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dc.contributor.authorHangs, R.D.
dc.contributor.authorVan Rees, K.C.J.
dc.contributor.authorSchoenau, J.J.
dc.date.accessioned2018-07-26T15:51:32Z
dc.date.available2018-07-26T15:51:32Z
dc.date.issued2009-03-25
dc.identifier.urihttp://hdl.handle.net/10388/9187
dc.description.abstractThe hallmark of any successful purpose-grown willow production system involves regular monitoring of willow growth to apply timely management techniques for supporting increased productivity, but also timing harvest for maximizing profit. The objective of this study was to compare a conventional allometric technique (i.e., defined by a simple empirical relationship between stem size and mass) with a novel alternative method measuring light attenuation through the willow crop canopy (i.e., Stem Area Index; using a LAI-2000 Plant Canopy Analyzer) and relate these data to harvested willow biomass. Two different hybrid willow clones with contrasting growth form, either single stem (Charlie) or multi-stem (SV1), were studied. The observed allometric models were stronger for multi-stemmed SV1 (R2 = 0.81) compared to the single-stemmed Charlie (R2 = 0.67); however, the allometric relationships in this study were not as robust as those typically reported in the literature for willow and is probably due to the uncoppiced management of the study plantation. Given the strong correlations (R2 > 0.98) between Stem Area Index and harvested willow biomass, regardless of growth form, it appears that this novel mensurative technique is a promising alternative to conventional allometry. It is prudent to develop a rapid, cost-effective, and non-destructive mensurative technique yielding reliable biomass estimates, for supporting effective management decisions in a timely manner.en_US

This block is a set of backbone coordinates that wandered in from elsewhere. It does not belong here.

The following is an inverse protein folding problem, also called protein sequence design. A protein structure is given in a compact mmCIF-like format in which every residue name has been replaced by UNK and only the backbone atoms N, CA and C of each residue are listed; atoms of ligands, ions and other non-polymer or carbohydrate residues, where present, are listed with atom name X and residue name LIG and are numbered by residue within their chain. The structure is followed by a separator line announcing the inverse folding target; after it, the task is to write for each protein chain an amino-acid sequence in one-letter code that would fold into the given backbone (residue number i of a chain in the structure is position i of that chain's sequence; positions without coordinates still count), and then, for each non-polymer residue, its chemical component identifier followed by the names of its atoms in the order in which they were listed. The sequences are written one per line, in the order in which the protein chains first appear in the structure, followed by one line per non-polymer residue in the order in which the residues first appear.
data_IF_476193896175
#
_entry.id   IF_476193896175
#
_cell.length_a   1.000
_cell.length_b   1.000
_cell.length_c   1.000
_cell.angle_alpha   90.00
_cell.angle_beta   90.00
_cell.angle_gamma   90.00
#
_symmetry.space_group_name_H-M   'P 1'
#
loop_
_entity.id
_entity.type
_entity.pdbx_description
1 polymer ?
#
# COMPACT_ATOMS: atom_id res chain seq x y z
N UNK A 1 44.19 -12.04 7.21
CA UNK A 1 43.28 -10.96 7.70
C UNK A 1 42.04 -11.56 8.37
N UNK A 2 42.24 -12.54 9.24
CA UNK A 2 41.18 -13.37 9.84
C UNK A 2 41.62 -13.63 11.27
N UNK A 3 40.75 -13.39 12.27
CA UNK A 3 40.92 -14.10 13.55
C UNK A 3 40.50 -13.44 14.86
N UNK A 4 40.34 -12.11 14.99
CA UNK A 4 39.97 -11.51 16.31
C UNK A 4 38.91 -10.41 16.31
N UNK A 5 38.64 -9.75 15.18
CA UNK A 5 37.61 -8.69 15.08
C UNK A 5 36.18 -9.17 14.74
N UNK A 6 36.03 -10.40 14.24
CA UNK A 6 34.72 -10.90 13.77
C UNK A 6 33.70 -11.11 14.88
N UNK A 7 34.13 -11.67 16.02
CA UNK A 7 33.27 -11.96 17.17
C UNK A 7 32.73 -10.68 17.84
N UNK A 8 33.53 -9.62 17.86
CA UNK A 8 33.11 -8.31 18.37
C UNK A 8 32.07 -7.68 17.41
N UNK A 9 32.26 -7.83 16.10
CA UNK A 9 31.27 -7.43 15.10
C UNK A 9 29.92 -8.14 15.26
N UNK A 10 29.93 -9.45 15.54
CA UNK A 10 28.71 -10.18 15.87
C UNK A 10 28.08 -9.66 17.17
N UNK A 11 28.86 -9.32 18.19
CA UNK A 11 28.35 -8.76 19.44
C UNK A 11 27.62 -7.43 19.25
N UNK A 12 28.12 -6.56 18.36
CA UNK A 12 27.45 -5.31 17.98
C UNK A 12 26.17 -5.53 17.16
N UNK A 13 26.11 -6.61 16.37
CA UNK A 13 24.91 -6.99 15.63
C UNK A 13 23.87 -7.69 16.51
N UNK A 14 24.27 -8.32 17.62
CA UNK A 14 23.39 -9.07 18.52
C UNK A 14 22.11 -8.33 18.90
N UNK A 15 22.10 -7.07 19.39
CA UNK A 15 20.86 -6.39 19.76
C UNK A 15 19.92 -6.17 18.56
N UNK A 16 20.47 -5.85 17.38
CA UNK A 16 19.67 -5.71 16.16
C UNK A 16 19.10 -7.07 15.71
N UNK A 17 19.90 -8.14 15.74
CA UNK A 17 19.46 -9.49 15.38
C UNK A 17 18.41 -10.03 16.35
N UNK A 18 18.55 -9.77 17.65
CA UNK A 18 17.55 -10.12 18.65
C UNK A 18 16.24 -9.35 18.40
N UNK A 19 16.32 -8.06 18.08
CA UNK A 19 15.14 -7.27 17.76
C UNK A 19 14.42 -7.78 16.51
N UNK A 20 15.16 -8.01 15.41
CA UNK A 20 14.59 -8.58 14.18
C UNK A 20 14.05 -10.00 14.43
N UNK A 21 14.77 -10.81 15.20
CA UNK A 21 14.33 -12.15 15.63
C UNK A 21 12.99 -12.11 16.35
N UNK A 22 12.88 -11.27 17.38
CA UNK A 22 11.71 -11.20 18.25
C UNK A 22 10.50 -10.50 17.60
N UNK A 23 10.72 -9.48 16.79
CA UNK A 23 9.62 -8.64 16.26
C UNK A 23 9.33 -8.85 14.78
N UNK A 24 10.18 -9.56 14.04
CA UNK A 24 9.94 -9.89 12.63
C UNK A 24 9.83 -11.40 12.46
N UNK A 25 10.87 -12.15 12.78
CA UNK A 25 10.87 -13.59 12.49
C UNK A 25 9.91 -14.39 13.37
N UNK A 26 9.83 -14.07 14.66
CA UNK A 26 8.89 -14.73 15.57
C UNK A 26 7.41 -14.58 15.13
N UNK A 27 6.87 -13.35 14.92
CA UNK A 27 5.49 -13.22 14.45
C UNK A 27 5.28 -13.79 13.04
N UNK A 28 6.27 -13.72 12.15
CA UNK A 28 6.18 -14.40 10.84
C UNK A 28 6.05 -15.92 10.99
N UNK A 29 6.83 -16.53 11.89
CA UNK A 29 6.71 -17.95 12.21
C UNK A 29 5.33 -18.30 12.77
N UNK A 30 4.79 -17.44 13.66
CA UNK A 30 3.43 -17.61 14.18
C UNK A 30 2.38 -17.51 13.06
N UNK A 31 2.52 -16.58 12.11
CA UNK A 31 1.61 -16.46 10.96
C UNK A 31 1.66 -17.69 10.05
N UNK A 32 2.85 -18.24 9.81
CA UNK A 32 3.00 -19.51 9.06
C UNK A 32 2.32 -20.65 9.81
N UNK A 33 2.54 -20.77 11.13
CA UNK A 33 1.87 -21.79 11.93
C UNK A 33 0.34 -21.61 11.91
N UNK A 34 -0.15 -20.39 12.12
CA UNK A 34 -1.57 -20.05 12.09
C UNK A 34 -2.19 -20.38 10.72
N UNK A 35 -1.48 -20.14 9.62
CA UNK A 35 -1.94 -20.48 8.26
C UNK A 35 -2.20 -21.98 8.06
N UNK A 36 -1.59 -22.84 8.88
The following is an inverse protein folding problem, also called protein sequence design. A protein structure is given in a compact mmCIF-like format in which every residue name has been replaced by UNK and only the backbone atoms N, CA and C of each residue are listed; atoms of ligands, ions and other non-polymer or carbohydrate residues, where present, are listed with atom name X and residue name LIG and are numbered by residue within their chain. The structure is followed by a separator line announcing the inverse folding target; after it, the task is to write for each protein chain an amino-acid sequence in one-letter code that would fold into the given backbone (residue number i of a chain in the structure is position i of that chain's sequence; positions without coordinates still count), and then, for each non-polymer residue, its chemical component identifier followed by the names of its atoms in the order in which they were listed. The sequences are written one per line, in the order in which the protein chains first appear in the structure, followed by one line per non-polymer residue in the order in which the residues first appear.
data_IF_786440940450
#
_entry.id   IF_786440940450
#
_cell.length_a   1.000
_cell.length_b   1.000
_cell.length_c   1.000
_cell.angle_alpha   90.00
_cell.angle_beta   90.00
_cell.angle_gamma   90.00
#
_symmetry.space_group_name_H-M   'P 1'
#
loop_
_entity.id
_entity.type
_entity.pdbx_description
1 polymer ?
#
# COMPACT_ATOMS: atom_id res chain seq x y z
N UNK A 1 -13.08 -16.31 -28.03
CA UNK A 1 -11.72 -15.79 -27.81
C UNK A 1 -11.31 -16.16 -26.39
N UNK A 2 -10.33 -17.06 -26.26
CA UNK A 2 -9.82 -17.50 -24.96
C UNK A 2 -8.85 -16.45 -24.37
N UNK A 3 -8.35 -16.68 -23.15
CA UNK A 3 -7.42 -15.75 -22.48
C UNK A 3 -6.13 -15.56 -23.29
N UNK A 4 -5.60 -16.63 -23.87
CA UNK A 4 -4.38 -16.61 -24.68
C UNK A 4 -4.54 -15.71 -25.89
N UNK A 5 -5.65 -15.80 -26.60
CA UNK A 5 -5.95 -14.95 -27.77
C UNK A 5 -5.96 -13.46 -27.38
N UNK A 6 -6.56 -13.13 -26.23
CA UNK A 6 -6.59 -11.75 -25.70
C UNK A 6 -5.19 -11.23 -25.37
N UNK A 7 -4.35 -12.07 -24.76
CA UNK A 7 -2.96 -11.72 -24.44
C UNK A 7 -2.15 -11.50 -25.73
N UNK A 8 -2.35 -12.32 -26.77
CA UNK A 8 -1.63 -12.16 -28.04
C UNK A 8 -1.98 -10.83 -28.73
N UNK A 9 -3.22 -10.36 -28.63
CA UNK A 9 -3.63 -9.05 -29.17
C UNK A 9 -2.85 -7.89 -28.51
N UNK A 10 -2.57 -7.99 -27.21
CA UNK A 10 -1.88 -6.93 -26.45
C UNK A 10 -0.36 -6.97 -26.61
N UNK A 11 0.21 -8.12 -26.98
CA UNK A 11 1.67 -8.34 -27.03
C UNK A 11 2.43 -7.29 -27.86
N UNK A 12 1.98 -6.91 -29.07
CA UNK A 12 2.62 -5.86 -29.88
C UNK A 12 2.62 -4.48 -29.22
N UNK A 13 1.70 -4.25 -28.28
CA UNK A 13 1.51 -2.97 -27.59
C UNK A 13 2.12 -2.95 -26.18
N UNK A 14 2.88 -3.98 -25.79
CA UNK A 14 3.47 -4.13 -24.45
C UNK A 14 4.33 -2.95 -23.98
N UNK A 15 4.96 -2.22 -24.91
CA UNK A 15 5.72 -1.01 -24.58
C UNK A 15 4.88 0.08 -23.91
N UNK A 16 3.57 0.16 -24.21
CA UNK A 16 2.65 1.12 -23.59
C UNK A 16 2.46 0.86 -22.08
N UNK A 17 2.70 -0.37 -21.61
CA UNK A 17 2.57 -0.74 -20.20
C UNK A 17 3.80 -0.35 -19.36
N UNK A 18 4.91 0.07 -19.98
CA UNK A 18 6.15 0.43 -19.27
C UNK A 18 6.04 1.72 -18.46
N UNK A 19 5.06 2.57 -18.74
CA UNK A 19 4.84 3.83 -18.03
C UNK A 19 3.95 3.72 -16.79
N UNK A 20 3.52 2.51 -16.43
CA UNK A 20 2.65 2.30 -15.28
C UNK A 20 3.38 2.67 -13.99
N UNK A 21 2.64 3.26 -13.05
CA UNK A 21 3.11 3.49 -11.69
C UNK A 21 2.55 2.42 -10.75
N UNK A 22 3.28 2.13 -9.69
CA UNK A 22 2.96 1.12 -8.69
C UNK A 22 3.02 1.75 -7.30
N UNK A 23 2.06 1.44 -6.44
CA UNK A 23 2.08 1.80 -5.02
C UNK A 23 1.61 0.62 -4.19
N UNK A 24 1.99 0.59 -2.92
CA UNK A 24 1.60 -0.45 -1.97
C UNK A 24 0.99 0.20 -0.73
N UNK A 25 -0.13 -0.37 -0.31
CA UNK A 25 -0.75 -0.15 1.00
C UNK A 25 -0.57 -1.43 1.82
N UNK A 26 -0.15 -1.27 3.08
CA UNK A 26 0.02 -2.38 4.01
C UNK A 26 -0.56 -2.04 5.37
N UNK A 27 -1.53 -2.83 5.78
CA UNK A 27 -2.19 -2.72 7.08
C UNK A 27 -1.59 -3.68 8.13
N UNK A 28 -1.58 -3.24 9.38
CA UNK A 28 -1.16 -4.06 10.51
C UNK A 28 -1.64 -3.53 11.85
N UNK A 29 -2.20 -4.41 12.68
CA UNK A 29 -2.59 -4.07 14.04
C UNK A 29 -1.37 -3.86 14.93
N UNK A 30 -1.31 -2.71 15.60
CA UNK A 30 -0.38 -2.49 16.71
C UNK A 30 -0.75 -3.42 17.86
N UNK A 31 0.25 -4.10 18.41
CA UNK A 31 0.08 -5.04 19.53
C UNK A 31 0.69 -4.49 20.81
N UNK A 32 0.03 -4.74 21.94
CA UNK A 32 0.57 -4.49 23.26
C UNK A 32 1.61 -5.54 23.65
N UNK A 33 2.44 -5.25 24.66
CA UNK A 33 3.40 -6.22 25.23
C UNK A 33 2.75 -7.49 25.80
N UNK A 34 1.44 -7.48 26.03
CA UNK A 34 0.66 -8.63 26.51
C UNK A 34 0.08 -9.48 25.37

dc.language.isoenen_US
dc.relation.ispartofSoils and Crops Workshop
dc.rightsAttribution-NonCommercial-NoDerivs 2.5 Canada*
dc.rights.urihttp://creativecommons.org/licenses/by-nc-nd/2.5/ca/*
dc.subjectallometryen_US
dc.subjectbiomassen_US
dc.subjecthybrid willowen_US
dc.subjectPlant Canopy Analyzeren_US
dc.subjectstem area indexen_US
dc.titleEvaluating different techniques for estimating biomass in short-rotation willow plantationsen_US
dc.typePoster Presentationen_US
dc.description.versionNon-Peer Reviewed


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Attribution-NonCommercial-NoDerivs 2.5 Canada
Except where otherwise noted, this item's license is described as Attribution-NonCommercial-NoDerivs 2.5 Canada